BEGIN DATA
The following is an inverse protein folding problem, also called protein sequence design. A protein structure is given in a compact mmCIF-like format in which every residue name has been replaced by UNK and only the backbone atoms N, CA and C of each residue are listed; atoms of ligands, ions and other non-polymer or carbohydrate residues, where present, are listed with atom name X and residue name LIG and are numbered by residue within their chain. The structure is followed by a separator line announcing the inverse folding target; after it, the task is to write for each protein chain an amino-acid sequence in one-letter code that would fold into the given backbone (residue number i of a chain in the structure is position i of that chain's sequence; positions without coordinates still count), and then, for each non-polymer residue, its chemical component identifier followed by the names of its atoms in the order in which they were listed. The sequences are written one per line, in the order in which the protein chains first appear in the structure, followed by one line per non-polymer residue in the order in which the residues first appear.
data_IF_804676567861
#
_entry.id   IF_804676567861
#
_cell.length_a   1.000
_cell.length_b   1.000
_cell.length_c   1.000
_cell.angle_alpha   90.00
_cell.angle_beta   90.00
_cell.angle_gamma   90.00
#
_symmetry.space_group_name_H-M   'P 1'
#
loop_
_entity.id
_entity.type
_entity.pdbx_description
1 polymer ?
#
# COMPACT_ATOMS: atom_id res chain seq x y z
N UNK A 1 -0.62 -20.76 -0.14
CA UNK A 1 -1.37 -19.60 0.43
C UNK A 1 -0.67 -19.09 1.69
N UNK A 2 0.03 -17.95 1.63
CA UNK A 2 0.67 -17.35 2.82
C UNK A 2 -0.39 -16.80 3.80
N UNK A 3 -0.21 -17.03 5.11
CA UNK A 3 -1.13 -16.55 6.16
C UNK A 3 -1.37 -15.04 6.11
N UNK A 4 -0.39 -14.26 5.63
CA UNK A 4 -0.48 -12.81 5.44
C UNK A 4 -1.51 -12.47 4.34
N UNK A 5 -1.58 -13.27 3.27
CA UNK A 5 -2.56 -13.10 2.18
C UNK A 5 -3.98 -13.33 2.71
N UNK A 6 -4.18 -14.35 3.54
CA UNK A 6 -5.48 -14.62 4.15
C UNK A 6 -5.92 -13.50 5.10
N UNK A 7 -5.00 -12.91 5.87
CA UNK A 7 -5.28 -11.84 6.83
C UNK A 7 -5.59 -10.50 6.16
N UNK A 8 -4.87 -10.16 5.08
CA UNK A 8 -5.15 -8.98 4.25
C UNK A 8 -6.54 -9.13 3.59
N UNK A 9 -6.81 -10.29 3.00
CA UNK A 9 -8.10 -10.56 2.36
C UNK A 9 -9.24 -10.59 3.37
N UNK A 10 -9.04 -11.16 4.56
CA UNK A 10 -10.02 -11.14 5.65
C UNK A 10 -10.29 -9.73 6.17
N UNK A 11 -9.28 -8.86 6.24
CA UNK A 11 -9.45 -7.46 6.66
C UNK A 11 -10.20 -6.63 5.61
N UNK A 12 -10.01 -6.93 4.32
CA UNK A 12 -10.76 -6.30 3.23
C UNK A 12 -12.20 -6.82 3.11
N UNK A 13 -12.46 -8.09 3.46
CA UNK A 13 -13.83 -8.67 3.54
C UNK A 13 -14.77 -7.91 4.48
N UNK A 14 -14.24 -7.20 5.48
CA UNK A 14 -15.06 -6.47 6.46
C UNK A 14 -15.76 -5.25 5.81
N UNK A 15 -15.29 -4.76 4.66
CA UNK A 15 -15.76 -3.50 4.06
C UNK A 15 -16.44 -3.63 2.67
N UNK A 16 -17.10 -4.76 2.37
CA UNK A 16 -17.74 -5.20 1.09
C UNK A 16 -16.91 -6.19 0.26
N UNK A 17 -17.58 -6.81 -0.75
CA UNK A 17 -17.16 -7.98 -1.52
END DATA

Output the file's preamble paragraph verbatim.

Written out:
The following is an inverse protein folding problem, also called protein sequence design. A protein structure is given in a compact mmCIF-like format in which every residue name has been replaced by UNK and only the backbone atoms N, CA and C of each residue are listed; atoms of ligands, ions and other non-polymer or carbohydrate residues, where present, are listed with atom name X and residue name LIG and are numbered by residue within their chain. The structure is followed by a separator line announcing the inverse folding target; after it, the task is to write for each protein chain an amino-acid sequence in one-letter code that would fold into the given backbone (residue number i of a chain in the structure is position i of that chain's sequence; positions without coordinates still count), and then, for each non-polymer residue, its chemical component identifier followed by the names of its atoms in the order in which they were listed. The sequences are written one per line, in the order in which the protein chains first appear in the structure, followed by one line per non-polymer residue in the order in which the residues first appear.